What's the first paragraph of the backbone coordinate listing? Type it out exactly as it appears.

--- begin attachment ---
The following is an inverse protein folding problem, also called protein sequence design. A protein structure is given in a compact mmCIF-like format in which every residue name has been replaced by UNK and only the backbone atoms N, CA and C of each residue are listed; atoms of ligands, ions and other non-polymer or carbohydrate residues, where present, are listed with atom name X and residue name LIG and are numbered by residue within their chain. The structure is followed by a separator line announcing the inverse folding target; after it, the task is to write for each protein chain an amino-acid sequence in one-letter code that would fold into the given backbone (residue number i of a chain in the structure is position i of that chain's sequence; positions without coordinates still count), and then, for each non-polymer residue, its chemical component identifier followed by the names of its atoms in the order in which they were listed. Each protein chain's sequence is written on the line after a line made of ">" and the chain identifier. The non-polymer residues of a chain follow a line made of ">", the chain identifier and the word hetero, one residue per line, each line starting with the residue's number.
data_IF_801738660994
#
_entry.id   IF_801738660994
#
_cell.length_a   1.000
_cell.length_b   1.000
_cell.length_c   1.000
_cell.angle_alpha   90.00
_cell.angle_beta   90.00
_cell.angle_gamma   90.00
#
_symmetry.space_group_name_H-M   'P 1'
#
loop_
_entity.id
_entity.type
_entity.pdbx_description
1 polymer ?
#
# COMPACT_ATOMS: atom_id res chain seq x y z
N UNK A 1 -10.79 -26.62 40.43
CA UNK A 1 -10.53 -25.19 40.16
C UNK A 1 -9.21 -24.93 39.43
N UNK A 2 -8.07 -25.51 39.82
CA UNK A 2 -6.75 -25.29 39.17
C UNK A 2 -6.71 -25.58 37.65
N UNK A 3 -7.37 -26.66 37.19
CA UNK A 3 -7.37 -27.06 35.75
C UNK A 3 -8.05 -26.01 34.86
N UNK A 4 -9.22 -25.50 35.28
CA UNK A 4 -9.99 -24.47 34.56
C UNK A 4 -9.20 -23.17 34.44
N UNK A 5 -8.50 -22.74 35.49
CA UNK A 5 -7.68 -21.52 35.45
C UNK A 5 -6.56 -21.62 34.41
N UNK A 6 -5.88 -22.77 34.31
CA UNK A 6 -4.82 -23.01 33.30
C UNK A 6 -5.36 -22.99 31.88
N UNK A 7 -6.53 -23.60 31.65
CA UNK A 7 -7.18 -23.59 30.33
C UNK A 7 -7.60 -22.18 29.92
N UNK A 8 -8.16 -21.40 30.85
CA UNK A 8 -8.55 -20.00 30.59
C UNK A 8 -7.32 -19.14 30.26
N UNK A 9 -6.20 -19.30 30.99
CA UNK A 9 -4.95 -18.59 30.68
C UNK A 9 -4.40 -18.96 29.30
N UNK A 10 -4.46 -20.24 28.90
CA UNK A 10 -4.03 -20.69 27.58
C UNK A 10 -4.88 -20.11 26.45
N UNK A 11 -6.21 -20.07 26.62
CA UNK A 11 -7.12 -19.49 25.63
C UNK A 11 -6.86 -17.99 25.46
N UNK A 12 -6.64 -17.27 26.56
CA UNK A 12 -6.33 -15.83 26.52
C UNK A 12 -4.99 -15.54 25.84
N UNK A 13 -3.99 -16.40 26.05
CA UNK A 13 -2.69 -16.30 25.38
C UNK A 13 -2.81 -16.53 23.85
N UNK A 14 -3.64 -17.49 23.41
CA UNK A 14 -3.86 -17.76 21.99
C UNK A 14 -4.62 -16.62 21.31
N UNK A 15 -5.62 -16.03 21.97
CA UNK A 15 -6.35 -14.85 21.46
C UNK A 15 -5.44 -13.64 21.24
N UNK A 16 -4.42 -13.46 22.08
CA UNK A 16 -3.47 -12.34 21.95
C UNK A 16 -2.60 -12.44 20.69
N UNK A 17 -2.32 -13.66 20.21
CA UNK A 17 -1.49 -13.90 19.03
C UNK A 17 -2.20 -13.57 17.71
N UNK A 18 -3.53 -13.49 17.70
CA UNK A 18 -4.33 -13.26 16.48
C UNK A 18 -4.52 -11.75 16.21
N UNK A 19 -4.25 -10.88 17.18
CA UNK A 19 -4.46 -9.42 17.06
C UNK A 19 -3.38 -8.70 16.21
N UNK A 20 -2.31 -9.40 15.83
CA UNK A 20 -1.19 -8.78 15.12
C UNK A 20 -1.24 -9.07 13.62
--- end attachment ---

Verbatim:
The following is an inverse protein folding problem, also called protein sequence design. A protein structure is given in a compact mmCIF-like format in which every residue name has been replaced by UNK and only the backbone atoms N, CA and C of each residue are listed; atoms of ligands, ions and other non-polymer or carbohydrate residues, where present, are listed with atom name X and residue name LIG and are numbered by residue within their chain. The structure is followed by a separator line announcing the inverse folding target; after it, the task is to write for each protein chain an amino-acid sequence in one-letter code that would fold into the given backbone (residue number i of a chain in the structure is position i of that chain's sequence; positions without coordinates still count), and then, for each non-polymer residue, its chemical component identifier followed by the names of its atoms in the order in which they were listed. Each protein chain's sequence is written on the line after a line made of ">" and the chain identifier. The non-polymer residues of a chain follow a line made of ">", the chain identifier and the word hetero, one residue per line, each line starting with the residue's number.